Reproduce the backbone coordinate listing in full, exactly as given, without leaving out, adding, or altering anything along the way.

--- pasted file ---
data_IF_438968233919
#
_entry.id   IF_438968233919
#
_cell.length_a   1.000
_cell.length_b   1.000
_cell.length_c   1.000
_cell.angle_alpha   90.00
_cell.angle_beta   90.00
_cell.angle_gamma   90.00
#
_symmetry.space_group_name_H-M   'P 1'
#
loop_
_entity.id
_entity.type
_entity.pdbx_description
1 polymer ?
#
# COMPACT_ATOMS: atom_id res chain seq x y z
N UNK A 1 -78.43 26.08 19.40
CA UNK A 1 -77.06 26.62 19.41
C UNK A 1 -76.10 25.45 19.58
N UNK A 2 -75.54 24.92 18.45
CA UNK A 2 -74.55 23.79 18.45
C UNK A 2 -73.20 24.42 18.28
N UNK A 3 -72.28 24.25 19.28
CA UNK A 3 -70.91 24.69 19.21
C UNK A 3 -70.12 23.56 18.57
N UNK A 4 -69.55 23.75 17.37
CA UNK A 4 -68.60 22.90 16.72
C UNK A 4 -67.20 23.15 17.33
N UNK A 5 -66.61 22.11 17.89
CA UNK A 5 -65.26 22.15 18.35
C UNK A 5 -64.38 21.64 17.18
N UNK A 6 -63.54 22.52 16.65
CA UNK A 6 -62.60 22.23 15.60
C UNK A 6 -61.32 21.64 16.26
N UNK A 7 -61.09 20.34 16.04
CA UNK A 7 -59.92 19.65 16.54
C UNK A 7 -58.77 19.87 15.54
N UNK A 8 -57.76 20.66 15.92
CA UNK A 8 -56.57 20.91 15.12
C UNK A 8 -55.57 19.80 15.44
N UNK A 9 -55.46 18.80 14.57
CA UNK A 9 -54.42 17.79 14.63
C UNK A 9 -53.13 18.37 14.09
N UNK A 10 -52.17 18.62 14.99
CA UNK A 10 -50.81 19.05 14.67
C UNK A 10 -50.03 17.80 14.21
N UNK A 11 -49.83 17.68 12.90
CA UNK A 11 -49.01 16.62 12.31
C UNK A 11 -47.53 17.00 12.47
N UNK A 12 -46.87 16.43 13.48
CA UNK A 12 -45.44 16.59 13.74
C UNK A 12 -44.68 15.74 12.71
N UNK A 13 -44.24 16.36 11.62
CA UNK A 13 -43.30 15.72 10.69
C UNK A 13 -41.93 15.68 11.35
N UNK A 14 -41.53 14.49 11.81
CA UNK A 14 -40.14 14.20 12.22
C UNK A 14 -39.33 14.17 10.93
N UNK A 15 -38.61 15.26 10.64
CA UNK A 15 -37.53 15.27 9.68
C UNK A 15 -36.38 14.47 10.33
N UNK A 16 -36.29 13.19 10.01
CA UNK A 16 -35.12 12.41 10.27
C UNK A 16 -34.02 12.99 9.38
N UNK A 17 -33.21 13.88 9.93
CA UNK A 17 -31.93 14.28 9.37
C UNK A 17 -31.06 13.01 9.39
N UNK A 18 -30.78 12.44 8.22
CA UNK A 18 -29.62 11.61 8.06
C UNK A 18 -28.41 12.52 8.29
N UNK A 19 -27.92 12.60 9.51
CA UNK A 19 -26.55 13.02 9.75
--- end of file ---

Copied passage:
data_IF_438968233919
#
_entry.id   IF_438968233919
#
_cell.length_a   1.000
_cell.length_b   1.000
_cell.length_c   1.000
_cell.angle_alpha   90.00
_cell.angle_beta   90.00
_cell.angle_gamma   90.00
#
_symmetry.space_group_name_H-M   'P 1'
#
loop_
_entity.id
_entity.type
_entity.pdbx_description
1 polymer ?
#
# COMPACT_ATOMS: atom_id res chain seq x y z
N UNK A 1 -78.43 26.08 19.40
CA UNK A 1 -77.06 26.62 19.41
C UNK A 1 -76.10 25.45 19.58
N UNK A 2 -75.54 24.92 18.45
CA UNK A 2 -74.55 23.79 18.45
C UNK A 2 -73.20 24.42 18.28
N UNK A 3 -72.28 24.25 19.28
CA UNK A 3 -70.91 24.69 19.21
C UNK A 3 -70.12 23.56 18.57
N UNK A 4 -69.55 23.75 17.37
CA UNK A 4 -68.60 22.90 16.72
C UNK A 4 -67.20 23.15 17.33
N UNK A 5 -66.61 22.11 17.89
CA UNK A 5 -65.26 22.15 18.35
C UNK A 5 -64.38 21.64 17.18
N UNK A 6 -63.54 22.52 16.65
CA UNK A 6 -62.60 22.23 15.60
C UNK A 6 -61.32 21.64 16.26
N UNK A 7 -61.09 20.34 16.04
CA UNK A 7 -59.92 19.65 16.54
C UNK A 7 -58.77 19.87 15.54
N UNK A 8 -57.76 20.66 15.92
CA UNK A 8 -56.57 20.91 15.12
C UNK A 8 -55.57 19.80 15.44
N UNK A 9 -55.46 18.80 14.57
CA UNK A 9 -54.42 17.79 14.63
C UNK A 9 -53.13 18.37 14.09
N UNK A 10 -52.17 18.62 14.99
CA UNK A 10 -50.81 19.05 14.67
C UNK A 10 -50.03 17.80 14.21
N UNK A 11 -49.83 17.68 12.90
CA UNK A 11 -49.01 16.62 12.31
C UNK A 11 -47.53 17.00 12.47
N UNK A 12 -46.87 16.43 13.48
CA UNK A 12 -45.44 16.59 13.74
C UNK A 12 -44.68 15.74 12.71
N UNK A 13 -44.24 16.36 11.62
CA UNK A 13 -43.30 15.72 10.69
C UNK A 13 -41.93 15.68 11.35
N UNK A 14 -41.53 14.49 11.81
CA UNK A 14 -40.14 14.20 12.22
C UNK A 14 -39.33 14.17 10.93
N UNK A 15 -38.61 15.26 10.64
CA UNK A 15 -37.53 15.27 9.68
C UNK A 15 -36.38 14.47 10.33
N UNK A 16 -36.29 13.19 10.01
CA UNK A 16 -35.12 12.41 10.27
C UNK A 16 -34.02 12.99 9.38
N UNK A 17 -33.21 13.88 9.93
CA UNK A 17 -31.93 14.28 9.37
C UNK A 17 -31.06 13.01 9.39
N UNK A 18 -30.78 12.44 8.22
CA UNK A 18 -29.62 11.61 8.06
C UNK A 18 -28.41 12.52 8.29
N UNK A 19 -27.92 12.60 9.51
CA UNK A 19 -26.55 13.02 9.75